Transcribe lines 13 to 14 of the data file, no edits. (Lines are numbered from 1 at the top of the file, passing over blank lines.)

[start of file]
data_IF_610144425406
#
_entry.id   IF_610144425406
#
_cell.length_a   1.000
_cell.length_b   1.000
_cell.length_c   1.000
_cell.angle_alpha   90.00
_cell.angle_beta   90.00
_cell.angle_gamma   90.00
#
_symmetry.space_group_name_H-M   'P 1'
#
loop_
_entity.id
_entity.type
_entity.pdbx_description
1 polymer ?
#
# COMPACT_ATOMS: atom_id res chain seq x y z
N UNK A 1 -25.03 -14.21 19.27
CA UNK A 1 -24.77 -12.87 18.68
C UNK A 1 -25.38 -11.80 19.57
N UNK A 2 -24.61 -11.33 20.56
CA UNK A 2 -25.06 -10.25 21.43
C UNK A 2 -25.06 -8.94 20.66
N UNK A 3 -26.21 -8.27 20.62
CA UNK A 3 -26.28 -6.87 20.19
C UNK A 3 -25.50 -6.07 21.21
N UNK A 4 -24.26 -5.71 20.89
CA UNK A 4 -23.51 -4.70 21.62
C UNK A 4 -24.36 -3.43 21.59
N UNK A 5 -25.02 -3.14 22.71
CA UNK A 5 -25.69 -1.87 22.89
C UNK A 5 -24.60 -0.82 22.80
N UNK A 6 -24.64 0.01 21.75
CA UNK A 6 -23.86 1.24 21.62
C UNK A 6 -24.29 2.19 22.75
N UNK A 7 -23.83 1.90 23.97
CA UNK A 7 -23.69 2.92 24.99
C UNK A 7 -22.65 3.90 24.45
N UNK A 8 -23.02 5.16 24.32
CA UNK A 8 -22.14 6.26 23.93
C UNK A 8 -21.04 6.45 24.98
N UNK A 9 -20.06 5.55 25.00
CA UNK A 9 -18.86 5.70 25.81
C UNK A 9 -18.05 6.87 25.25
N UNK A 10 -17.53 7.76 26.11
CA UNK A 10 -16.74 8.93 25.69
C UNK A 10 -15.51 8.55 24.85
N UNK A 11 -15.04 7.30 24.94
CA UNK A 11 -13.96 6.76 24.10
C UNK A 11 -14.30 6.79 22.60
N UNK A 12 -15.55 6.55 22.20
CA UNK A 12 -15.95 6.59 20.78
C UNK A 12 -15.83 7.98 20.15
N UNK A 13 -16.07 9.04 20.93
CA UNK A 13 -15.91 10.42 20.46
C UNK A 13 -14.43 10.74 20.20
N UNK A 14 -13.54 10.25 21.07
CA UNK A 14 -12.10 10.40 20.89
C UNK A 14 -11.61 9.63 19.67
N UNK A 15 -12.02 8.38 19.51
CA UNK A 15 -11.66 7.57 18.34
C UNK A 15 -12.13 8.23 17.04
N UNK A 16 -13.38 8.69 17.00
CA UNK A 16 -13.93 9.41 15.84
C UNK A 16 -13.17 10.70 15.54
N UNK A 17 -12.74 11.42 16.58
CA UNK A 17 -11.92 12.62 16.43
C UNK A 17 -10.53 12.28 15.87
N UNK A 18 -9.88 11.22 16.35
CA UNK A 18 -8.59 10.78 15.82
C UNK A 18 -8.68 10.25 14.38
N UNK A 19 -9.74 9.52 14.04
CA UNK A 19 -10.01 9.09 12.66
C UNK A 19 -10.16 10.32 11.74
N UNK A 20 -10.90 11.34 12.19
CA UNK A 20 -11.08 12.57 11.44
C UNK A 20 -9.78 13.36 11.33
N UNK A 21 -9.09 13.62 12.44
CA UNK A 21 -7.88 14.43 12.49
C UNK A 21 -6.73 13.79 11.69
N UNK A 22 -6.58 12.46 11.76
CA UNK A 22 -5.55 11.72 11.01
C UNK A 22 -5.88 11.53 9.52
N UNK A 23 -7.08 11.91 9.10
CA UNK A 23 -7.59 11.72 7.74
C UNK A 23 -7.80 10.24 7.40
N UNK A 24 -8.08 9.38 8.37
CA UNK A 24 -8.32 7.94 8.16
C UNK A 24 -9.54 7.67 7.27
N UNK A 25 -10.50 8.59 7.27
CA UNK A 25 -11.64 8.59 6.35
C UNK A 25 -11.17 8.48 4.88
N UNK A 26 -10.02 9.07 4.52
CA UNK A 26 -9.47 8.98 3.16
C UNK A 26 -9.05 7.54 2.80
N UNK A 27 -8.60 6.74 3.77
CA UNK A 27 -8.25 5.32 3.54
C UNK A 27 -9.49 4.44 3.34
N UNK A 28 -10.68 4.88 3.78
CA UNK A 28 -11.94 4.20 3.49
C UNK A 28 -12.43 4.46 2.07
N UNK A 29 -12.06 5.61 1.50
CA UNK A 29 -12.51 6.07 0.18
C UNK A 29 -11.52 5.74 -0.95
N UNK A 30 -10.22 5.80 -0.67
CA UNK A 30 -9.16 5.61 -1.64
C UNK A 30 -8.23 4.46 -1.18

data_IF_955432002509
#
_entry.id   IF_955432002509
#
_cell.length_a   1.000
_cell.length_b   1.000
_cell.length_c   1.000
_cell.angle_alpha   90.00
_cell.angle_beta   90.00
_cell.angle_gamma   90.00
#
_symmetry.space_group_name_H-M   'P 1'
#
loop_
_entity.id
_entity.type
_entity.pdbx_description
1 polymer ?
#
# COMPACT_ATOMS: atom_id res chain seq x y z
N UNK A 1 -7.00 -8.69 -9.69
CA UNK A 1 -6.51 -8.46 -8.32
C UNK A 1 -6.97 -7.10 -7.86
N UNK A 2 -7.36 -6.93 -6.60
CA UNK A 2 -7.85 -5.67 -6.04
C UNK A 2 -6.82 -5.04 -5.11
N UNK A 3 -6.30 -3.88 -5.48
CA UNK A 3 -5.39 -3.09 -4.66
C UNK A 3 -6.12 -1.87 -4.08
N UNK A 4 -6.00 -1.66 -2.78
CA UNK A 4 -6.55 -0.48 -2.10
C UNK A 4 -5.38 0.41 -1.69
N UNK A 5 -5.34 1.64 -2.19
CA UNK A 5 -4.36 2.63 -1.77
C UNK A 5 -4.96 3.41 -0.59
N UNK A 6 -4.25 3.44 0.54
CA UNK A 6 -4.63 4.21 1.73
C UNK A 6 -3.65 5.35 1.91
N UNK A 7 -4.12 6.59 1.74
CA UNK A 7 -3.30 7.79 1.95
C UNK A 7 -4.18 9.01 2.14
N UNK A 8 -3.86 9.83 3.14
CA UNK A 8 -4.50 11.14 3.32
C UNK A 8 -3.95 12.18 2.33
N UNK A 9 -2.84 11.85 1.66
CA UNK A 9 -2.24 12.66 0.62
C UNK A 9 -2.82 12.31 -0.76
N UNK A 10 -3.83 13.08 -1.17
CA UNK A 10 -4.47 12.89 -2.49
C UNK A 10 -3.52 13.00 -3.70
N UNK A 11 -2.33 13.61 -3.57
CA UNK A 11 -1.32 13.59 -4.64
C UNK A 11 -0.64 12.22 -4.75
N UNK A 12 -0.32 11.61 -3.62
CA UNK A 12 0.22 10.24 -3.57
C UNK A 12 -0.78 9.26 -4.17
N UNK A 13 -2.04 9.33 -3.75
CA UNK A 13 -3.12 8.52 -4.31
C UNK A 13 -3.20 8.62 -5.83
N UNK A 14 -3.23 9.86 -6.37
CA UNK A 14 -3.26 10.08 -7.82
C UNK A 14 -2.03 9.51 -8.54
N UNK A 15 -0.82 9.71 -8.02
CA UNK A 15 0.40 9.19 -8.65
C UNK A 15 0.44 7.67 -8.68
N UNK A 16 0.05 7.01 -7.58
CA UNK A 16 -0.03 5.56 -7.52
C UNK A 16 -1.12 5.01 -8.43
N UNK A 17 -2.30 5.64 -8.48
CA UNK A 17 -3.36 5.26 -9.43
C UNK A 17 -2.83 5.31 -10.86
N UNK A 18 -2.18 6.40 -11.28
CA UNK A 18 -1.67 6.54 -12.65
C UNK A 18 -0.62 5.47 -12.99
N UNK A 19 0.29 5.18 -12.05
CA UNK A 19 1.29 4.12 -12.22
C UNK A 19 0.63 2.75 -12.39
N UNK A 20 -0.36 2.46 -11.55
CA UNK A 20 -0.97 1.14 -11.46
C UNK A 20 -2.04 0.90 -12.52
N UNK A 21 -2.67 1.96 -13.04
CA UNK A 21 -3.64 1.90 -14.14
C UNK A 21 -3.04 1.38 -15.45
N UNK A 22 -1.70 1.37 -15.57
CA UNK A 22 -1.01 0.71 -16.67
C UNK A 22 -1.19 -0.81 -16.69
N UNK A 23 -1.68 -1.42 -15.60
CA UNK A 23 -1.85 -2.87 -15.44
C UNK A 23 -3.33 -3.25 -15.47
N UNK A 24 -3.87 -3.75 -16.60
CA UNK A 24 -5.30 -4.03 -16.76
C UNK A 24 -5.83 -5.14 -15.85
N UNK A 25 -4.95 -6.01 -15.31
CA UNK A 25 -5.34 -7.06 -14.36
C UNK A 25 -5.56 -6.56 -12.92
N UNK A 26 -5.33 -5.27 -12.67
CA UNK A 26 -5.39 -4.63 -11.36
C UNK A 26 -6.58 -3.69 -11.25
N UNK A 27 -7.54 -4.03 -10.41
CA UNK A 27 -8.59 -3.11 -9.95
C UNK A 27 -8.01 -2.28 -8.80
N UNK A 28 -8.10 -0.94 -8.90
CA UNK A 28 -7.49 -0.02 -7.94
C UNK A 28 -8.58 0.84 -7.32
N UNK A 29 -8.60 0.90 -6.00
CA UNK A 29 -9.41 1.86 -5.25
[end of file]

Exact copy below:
#
loop_